THE BLOG

Corruption on Their Hands

11/19/2010 03:49 pm ET | Updated May 25, 2011

We have just come through an election where huge amounts of secret contributions were spent in the congressional races. We cannot go through another national election with this surefire formula for influence-buying corruption.

Our organizations are calling on the Senate to schedule and pass the disclosure provisions of the DISCLOSE Act.

There is no question that citizens overwhelmingly support disclosure of these secret donors. Polls of the American people make this very clear.

Similarly there is widespread editorial support throughout the country for new disclosure requirements. Democracy 21 is today releasing excerpts from dozens of examples of the nationwide editorial support that exists for passing the DISCLOSE Act.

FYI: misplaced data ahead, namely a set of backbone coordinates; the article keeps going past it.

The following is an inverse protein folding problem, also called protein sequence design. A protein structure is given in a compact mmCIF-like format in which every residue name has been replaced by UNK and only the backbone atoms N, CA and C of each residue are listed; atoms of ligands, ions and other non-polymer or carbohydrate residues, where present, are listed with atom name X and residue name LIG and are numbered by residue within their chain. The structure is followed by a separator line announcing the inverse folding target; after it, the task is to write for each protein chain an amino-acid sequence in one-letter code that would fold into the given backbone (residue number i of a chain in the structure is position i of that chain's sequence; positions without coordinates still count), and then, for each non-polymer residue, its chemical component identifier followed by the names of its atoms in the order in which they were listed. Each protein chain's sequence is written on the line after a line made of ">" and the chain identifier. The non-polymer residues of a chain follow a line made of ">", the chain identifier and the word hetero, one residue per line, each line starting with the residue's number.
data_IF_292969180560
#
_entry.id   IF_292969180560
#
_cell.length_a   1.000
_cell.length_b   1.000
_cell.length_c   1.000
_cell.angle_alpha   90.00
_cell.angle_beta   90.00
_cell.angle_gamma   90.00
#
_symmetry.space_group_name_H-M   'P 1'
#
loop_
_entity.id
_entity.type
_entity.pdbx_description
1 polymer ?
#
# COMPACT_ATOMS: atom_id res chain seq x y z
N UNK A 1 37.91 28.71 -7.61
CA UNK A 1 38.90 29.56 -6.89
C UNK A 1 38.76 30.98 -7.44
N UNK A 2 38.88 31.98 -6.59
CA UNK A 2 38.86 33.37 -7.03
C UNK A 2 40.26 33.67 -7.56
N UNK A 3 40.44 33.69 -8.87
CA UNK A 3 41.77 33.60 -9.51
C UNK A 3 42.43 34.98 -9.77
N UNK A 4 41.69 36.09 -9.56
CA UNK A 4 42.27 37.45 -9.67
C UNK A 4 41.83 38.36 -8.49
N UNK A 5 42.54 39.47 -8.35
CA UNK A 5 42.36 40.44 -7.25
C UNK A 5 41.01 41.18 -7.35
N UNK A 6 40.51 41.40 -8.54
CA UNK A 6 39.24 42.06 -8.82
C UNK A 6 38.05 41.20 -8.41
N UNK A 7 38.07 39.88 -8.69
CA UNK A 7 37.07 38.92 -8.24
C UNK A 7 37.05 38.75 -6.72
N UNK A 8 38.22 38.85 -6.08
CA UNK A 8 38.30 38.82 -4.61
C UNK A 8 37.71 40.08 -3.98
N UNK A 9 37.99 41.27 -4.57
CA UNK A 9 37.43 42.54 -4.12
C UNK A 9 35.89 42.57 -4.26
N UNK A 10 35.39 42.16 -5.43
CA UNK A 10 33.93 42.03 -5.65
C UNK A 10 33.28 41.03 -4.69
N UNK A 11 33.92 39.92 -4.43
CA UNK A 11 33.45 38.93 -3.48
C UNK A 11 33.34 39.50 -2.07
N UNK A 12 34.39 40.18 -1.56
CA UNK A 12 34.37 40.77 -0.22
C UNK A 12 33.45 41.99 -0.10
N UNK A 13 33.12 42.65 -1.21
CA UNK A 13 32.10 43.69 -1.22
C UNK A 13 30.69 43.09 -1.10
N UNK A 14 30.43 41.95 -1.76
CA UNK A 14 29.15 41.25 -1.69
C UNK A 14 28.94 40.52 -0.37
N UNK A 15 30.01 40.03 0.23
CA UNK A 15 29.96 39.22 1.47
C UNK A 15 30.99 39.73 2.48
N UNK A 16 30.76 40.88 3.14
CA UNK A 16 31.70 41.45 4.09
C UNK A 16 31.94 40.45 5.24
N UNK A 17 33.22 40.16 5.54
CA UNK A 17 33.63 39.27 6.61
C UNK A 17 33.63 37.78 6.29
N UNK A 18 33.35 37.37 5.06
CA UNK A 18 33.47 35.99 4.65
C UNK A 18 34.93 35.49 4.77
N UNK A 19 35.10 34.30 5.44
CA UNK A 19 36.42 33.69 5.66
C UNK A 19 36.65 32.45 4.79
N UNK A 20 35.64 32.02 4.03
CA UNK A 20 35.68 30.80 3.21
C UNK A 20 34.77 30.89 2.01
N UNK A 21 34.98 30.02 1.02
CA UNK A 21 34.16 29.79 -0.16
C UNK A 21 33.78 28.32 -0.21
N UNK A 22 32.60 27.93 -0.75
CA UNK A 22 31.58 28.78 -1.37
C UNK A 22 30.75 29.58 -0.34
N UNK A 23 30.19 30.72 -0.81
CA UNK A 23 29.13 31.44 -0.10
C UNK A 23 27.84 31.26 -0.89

During the last Senate vote on the DISCLOSE Act in September, the Act fell just one vote short of the 60 votes needed to bring the bill to the floor for Senate action.

Based on past performances, a number of Republican Senators knew better but still voted with their party to block disclosure of secret donors.

Senators Olympia Snowe, Susan Collins, John McCain and Richard Lugar all voted for campaign finance disclosure requirements in 2000 and 2002 and voted to block disclosure in 2010.

Senator Scott Brown said when he got to the Senate in 2010 that for those who are interested in "bringing accountability and transparency back to our government, here I am." Well here he was but Senator Brown proceeded to vote against transparency in 2010.

No Senator was even willing to negotiate changes in the Act to address any concerns they might have.

If we end up with no new donor disclosure law being enacted, then each of these Senators will bear personal responsibility for the influence-buying corruption that is bound to follow -- as will their Senate colleagues who voted to block disclosure.

The corruption will be on their hands.